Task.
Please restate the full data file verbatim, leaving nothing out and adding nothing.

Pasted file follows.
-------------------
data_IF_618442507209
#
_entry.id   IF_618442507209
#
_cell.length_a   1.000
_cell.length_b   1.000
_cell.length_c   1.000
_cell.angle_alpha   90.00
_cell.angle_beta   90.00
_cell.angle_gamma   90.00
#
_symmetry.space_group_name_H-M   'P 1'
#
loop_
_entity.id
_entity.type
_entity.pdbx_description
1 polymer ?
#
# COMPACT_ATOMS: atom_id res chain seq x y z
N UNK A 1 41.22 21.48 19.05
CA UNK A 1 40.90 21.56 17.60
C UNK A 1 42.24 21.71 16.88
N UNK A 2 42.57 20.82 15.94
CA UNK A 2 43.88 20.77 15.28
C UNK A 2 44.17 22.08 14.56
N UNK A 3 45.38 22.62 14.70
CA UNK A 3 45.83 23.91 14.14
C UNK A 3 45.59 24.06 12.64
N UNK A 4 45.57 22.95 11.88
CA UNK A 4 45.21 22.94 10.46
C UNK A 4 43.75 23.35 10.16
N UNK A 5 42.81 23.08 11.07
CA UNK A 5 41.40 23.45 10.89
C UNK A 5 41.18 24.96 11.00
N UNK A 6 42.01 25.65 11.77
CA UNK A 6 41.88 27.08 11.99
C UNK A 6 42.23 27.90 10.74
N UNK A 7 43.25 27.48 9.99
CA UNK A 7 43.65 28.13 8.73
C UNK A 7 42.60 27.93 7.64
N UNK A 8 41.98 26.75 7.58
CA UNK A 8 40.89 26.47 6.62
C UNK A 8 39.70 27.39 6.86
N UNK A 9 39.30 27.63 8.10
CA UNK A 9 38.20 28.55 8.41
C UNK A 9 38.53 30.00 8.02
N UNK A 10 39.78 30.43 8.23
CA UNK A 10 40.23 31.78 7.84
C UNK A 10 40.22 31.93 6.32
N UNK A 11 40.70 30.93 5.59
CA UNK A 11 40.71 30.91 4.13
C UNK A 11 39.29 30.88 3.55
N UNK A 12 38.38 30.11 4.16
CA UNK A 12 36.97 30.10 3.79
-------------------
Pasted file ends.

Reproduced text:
data_IF_618442507209
#
_entry.id   IF_618442507209
#
_cell.length_a   1.000
_cell.length_b   1.000
_cell.length_c   1.000
_cell.angle_alpha   90.00
_cell.angle_beta   90.00
_cell.angle_gamma   90.00
#
_symmetry.space_group_name_H-M   'P 1'
#
loop_
_entity.id
_entity.type
_entity.pdbx_description
1 polymer ?
#
# COMPACT_ATOMS: atom_id res chain seq x y z
N UNK A 1 41.22 21.48 19.05
CA UNK A 1 40.90 21.56 17.60
C UNK A 1 42.24 21.71 16.88
N UNK A 2 42.57 20.82 15.94
CA UNK A 2 43.88 20.77 15.28
C UNK A 2 44.17 22.08 14.56
N UNK A 3 45.38 22.62 14.70
CA UNK A 3 45.83 23.91 14.14
C UNK A 3 45.59 24.06 12.64
N UNK A 4 45.57 22.95 11.88
CA UNK A 4 45.21 22.94 10.46
C UNK A 4 43.75 23.35 10.16
N UNK A 5 42.81 23.08 11.07
CA UNK A 5 41.40 23.45 10.89
C UNK A 5 41.18 24.96 11.00
N UNK A 6 42.01 25.65 11.77
CA UNK A 6 41.88 27.08 11.99
C UNK A 6 42.23 27.90 10.74
N UNK A 7 43.25 27.48 9.99
CA UNK A 7 43.65 28.13 8.73
C UNK A 7 42.60 27.93 7.64
N UNK A 8 41.98 26.75 7.58
CA UNK A 8 40.89 26.47 6.62
C UNK A 8 39.70 27.39 6.86
N UNK A 9 39.30 27.63 8.10
CA UNK A 9 38.20 28.55 8.41
C UNK A 9 38.53 30.00 8.02
N UNK A 10 39.78 30.43 8.23
CA UNK A 10 40.23 31.78 7.84
C UNK A 10 40.22 31.93 6.32
N UNK A 11 40.70 30.93 5.59
CA UNK A 11 40.71 30.91 4.13
C UNK A 11 39.29 30.88 3.55
N UNK A 12 38.38 30.11 4.16
CA UNK A 12 36.97 30.10 3.79